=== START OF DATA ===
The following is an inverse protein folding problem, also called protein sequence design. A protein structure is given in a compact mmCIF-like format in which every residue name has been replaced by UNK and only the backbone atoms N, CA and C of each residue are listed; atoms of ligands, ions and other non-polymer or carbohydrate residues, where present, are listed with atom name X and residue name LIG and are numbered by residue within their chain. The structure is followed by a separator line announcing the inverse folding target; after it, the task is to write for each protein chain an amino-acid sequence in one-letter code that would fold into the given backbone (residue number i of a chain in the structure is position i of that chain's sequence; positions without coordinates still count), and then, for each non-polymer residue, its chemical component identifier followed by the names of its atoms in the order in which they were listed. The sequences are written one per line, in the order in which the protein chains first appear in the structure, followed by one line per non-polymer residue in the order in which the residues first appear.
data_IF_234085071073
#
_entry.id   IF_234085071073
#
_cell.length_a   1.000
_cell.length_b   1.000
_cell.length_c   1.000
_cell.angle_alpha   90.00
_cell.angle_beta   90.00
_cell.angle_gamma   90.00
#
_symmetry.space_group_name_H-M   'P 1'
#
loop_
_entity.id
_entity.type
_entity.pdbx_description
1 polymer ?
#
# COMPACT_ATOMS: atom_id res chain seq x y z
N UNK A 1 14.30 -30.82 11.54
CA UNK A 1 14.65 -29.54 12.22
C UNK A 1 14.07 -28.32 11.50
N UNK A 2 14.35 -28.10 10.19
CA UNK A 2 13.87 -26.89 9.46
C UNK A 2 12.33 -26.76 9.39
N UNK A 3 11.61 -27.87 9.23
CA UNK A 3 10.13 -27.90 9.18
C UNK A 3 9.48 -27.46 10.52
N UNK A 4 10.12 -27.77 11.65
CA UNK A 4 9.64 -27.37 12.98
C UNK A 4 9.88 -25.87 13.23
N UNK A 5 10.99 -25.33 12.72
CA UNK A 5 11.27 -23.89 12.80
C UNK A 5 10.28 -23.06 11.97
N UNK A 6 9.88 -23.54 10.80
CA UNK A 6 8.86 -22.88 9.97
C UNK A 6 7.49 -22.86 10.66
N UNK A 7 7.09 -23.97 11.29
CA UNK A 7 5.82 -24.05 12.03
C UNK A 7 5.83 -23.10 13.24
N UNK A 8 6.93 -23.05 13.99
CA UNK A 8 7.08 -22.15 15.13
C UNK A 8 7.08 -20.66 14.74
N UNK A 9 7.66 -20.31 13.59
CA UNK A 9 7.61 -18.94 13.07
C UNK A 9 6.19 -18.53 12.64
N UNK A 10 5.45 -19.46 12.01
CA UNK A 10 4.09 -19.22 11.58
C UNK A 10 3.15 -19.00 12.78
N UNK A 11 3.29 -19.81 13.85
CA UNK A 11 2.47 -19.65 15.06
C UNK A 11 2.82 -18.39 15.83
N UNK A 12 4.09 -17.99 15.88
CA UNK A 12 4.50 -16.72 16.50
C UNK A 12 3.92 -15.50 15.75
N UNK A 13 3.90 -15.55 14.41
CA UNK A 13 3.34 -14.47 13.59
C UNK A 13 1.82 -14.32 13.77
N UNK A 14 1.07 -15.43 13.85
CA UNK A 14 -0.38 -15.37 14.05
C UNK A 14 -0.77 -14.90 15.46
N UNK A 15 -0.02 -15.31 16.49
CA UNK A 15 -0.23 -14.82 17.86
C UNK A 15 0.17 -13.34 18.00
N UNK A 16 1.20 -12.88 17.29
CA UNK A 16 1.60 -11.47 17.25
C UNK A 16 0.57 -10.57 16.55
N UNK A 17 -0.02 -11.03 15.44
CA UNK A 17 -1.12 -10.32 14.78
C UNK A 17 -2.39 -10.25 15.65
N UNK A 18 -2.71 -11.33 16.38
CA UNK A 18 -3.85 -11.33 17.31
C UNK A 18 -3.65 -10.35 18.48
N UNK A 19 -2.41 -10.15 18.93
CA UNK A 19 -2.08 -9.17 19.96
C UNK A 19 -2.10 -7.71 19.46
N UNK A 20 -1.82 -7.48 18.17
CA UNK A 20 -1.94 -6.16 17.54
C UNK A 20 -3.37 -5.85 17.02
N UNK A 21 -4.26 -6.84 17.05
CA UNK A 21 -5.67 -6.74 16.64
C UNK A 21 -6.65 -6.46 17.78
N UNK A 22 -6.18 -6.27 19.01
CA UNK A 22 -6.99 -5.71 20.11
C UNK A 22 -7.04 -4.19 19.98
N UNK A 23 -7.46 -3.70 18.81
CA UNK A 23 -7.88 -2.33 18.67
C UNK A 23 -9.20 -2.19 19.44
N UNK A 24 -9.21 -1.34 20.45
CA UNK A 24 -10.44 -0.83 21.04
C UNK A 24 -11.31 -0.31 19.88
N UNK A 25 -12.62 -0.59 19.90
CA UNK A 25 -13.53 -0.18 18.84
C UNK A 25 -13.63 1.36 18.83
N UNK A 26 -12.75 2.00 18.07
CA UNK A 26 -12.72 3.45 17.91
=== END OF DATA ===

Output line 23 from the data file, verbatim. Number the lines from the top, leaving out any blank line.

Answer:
CA UNK A 1 14.65 -29.54 12.22